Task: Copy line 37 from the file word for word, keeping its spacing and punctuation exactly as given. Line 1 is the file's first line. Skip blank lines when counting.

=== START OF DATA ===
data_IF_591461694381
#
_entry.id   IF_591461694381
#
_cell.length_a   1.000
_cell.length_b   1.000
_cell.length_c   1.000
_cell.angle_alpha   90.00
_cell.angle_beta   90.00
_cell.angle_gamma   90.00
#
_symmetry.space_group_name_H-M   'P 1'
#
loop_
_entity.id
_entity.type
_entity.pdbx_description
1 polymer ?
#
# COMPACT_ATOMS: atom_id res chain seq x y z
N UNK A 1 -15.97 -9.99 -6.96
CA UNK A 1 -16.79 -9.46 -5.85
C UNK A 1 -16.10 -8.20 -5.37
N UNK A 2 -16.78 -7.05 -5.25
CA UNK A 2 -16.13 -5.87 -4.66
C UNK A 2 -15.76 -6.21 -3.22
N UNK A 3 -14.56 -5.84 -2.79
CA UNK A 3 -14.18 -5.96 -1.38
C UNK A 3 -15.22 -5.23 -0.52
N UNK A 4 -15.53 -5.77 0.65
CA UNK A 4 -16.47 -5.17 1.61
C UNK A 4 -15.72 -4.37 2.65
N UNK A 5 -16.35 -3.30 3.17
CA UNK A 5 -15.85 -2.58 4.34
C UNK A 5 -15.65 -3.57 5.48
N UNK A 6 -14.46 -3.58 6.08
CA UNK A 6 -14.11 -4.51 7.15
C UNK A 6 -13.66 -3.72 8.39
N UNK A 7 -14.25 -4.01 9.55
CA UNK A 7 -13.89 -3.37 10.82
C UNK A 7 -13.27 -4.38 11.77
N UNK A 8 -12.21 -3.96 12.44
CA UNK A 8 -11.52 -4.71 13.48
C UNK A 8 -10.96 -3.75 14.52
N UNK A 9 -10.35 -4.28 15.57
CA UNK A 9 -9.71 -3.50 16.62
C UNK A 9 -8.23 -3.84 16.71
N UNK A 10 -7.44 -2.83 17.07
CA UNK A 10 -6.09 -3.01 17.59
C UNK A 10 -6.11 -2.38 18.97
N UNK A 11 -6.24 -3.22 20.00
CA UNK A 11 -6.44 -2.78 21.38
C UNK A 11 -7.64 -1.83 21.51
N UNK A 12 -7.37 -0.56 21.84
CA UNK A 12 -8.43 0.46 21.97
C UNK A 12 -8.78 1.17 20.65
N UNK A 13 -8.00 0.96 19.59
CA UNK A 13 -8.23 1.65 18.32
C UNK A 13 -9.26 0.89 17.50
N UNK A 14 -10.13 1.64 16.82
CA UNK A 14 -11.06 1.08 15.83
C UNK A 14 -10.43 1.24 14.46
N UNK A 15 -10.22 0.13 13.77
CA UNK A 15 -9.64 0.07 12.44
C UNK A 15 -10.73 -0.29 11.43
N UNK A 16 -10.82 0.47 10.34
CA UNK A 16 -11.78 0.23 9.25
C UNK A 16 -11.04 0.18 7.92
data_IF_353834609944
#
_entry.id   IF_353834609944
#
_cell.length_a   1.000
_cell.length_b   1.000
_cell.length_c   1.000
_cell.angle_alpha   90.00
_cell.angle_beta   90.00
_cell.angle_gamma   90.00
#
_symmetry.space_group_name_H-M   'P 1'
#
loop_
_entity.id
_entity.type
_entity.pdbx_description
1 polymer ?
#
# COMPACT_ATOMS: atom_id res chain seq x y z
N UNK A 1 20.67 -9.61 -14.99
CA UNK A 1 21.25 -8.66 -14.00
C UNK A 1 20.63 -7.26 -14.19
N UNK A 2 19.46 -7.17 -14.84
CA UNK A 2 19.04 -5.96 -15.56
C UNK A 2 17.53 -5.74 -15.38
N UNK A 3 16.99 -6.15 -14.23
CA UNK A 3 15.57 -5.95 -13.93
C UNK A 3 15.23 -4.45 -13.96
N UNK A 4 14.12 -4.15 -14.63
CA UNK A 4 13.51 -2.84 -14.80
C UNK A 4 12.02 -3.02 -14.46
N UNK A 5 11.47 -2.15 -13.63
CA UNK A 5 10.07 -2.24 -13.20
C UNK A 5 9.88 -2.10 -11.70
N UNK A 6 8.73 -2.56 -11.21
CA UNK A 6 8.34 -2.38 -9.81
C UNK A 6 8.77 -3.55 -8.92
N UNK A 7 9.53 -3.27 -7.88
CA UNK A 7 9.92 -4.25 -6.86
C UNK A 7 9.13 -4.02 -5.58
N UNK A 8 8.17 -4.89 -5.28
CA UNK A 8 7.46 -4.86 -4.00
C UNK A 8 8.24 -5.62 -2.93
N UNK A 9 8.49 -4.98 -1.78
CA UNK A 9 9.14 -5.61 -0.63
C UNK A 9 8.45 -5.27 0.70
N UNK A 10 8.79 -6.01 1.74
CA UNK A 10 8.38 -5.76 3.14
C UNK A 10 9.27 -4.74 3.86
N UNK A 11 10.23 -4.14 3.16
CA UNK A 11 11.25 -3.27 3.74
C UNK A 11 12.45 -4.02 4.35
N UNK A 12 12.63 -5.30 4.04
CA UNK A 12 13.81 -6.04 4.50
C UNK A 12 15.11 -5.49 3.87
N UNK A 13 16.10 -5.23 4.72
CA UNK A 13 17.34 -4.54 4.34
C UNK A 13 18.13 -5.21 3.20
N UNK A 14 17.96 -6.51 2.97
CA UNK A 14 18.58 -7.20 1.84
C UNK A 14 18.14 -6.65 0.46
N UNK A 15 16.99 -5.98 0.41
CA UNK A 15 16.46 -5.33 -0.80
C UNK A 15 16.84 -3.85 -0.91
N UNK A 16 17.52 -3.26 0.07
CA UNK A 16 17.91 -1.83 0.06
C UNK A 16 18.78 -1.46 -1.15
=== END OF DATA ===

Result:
CA UNK A 6 -14.11 -4.51 7.15